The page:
Way to turn good news into a forecast of bad news...
I don't know, this sounds a lot like El Reg trying to incessantly question Google in its usual fashion. Just because most people take Google's ‘do no evil’ nonsense too seriously doesn't mean that we should respond by reading evil into everything Google does. Honestly, regardless of Google's annoying sanctimony, they are allowing ad blockers, so people who care enough can install them. Case closed, as far as I can see, and it's amazing to me how - without further research - the author manages to find anything more to say that's credible, nevermind whether negative or positive.
Sure, the Internet isn't like newspapers or TV or whatever, but advertising is still a good way of generating revenue (and some sites, such as El Reg, can't be run without a stable revenue stream); this is particularly true in today’s freetarded world, where subscriptions are taken to be the mother of all evils.
It's a bit paternalistic, to say the least, to expect Google to make their ad services opt-in rather than opt-out, citing the general inertia and ignorance of the regular computer user as a reason. What do they need to do, publicise the ad blockers in a pop-up that appears whenever you open Chrome? Don't be daft. People who get really annoyed by ads and yet don't bother to find out whether or not those ads can be blocked, well, they kind of deserve to be in a state of annoyance, don't you think? And as for people who aren’t annoyed by ads, well, that's entirely their own business, and if they’re subsidising my Google Mail account then more power to them.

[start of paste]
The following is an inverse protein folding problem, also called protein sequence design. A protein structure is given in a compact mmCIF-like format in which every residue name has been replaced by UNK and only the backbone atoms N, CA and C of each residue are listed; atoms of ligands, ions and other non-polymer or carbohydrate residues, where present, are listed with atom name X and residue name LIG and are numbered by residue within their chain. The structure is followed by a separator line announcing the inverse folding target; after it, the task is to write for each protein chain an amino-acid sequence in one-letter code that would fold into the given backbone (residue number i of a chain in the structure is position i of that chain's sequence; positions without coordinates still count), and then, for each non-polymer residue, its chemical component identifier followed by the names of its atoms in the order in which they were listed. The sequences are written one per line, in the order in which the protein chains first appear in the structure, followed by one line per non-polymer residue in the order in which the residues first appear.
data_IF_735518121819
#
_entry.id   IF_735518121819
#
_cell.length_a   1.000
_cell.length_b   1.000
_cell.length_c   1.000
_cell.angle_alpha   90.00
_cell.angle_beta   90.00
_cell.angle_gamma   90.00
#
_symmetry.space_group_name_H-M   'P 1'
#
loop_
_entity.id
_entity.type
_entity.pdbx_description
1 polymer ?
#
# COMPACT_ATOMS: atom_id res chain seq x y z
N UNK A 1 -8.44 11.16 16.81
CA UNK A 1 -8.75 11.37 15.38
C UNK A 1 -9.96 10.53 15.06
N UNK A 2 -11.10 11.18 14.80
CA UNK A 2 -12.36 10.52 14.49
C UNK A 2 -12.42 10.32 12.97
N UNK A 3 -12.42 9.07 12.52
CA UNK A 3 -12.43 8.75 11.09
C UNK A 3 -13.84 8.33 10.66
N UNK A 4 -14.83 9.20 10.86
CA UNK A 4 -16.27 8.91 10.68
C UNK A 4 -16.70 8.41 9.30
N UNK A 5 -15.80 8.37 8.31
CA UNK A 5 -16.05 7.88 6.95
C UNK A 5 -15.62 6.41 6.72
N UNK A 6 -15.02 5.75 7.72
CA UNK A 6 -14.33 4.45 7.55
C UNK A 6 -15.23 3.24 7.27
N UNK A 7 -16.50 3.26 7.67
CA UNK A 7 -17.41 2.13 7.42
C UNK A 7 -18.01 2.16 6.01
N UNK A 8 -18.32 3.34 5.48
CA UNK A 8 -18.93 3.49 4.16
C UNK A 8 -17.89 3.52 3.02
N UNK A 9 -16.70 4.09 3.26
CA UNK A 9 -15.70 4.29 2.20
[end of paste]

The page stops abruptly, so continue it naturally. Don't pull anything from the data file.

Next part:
All this what-if scaremongery about Google’s potential decisions once Chrome gains a potential but unlikely dominating market share could just be a sign that El Reg is just really, really annoyed with Google, and maybe with good reason. It could be that Google is just blanking any queries for information on future plans which, I'm sure, the author of this piece was diligent enough to make.
Notice how I used ‘could be’ there, which is a traditional way of presenting very strong claims without calling them fact, and hence evading any real need to back them up in any way. Re-read the above piece to see this technique used to great effect. This is a well-known tabloid technique (‘Homosexuals could be the cause of AIDS!’ Hey, it’s not like we’re saying they ARE, we’re just saying they COULD be). This is a very dangerous technique, because as we all know the average user of the Internet cannot be relied upon to distinguish fact from fiction and tends to accept any baseless opinion as long as its stated with a sufficient air of authority.
Hence, I demand that the Register makes its speculative claims an opt-in rather than opt-out service, in order to protect the fragile minds of other computer users who are lazier and not as savvy as I. How dare El Reg suggest that lopsided and lazy reportage will sort itself out in the long run when people desert the news sources involved? We need it to be sorted out right now, by making such reportage strictly opt-in. Oh wait, there isn’t even a way to opt out yet. Speculative claim blocker for Chrome, anyone? What a joke.